By Miles Clyne
Many suggest the way to ensure you build your wealth is through good financial planning. I don’t disagree but for many, financial planning fails. This is not because of bad planning or lack of good intentions. Planning can fail because the approach didn’t work for the individual(s).
Financial planning identifies how to spend and save. You get a spreadsheet and a roadmap showing what you can expect at a future date if you follow the rules. If significant changes are needed to put the plan into action, it can be a hard sell and it can be very difficult for people to stay committed to the plan.
Whether you’ve completed a financial plan or if you already have goals and aren’t getting the results you’d like, why is that? Check under the hood and look at your habits. Habits can work for you as well as against you. Habits, like figuring out many things in life, are a process of elimination. Learning to do more of what works takes you further from the things that don’t. Pretty simple when you think about it.
“First we make our habits, then our habits make us.” Charles C. Nobel
Having goals should be motivating, but they can also be depressing if you aren’t getting closer to them. If you want to be a great reader, having a goal of reading a book a week may lead to failure of your goal. Make the goal to read daily and watch the habit form along with the pleasure of reading.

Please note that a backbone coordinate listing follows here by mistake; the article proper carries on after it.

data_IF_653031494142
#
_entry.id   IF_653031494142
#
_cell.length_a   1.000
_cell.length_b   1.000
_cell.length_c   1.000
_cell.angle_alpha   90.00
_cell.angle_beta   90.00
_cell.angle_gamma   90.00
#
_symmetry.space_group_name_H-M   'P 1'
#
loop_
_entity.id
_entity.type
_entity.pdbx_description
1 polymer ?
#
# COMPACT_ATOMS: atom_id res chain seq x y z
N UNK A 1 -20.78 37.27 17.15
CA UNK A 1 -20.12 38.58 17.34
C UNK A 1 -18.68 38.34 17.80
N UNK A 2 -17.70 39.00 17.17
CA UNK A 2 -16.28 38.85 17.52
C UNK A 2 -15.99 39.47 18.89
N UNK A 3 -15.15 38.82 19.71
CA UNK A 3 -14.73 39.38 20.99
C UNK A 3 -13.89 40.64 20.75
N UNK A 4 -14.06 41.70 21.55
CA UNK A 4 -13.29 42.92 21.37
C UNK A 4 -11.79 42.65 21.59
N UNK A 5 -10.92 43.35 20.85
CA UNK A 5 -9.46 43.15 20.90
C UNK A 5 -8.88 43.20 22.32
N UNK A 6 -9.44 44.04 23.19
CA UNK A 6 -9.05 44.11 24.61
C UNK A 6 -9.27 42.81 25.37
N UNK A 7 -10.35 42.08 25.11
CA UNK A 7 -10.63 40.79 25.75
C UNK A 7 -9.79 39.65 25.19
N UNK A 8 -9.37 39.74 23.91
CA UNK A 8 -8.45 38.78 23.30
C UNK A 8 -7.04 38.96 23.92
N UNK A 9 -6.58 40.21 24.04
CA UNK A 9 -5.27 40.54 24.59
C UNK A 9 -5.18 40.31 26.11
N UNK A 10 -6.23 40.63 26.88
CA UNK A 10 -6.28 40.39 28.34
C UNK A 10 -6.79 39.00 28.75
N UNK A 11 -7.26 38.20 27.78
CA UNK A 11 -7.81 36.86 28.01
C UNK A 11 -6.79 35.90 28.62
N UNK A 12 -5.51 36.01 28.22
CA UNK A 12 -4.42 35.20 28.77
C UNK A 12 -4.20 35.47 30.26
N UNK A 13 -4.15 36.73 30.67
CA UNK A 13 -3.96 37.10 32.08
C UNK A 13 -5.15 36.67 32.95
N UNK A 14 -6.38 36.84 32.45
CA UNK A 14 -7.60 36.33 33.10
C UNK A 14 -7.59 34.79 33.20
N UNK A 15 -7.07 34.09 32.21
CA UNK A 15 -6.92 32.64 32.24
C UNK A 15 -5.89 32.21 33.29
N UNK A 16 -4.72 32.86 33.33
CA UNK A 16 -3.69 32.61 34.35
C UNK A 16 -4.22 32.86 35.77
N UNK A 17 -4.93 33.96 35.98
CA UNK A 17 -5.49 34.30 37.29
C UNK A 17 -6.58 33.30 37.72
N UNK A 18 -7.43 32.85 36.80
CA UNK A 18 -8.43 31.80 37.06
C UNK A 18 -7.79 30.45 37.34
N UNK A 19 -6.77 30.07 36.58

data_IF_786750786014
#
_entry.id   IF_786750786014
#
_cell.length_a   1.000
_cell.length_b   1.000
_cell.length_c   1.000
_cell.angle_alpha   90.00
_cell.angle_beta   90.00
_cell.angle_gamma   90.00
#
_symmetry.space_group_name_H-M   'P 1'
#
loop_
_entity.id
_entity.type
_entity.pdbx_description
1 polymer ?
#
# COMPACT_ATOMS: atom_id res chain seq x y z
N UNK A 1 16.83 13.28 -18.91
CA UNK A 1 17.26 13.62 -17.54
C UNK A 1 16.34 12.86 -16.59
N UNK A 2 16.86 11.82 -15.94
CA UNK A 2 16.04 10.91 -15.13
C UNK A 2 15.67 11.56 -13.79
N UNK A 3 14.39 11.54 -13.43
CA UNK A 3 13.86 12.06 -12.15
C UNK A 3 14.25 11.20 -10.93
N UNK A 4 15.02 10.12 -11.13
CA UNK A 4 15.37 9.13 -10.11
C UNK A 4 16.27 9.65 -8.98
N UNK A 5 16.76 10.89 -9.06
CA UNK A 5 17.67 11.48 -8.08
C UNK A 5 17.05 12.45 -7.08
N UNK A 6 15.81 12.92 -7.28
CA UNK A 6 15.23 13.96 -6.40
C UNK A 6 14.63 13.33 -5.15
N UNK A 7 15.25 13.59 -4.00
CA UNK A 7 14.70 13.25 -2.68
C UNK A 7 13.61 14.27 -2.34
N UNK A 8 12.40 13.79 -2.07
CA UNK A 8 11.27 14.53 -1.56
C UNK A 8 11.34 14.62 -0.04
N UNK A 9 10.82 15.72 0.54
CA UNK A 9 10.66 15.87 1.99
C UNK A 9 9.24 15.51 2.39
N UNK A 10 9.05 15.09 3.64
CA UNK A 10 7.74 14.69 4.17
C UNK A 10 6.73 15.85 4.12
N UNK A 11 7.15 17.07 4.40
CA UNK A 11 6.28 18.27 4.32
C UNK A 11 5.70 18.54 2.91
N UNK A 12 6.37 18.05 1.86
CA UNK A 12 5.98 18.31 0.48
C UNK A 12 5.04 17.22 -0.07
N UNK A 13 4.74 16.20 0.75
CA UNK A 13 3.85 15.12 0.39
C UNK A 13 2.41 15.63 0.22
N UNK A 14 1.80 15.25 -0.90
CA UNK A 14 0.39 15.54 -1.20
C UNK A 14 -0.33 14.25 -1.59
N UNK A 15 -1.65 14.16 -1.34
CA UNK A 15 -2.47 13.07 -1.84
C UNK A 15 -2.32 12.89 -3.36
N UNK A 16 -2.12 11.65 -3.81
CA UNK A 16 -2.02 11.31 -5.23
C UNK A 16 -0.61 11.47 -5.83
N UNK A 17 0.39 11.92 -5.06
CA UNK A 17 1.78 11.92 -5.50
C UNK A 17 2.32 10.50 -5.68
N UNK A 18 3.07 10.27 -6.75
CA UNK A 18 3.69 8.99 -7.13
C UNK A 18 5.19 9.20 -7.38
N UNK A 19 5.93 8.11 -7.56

Making radical changes doesn’t work for most. To improve any aspect of your life, commit to a small positive change you can do regularly, preferably daily. Watch how this becomes automatic as your brain rewires itself to the new activity. As the habit forms, so to does the ability to stay committed. A goal can be onerous to achieve, a habit is only onerous when you don’t stay true to it.
When it comes to reaching financial/life goals most successful people agree they formed important habits, then continued to improve on them.
It doesn’t have to be about money; just read about how Buddhist monks spend their day. If it is about money, ask Warren Buffett. Mr. Buffett is quoted as saying: “I just sit in my office and read all day.” He estimates he spends 80% of his working day reading and thinking. My guess is that both a Buddhist monk and Mr. Buffett would become very uncomfortable if they didn’t follow their habits.
We need to ask ourselves and others about our habits. Getting someone else’s opinion may be very revealing. What we see as a positive habit, someone else may perceive completely differently. The more good habits we have, the quicker we achieve our goals as we have less time for the habits that anchor us in yesterday.
Habits are one of the most dependable things we have in our lives. Put them to the best use possible, they are there for you when you aren’t motivated, out of energy, or encounter any of the other million distractions daily life throws at us.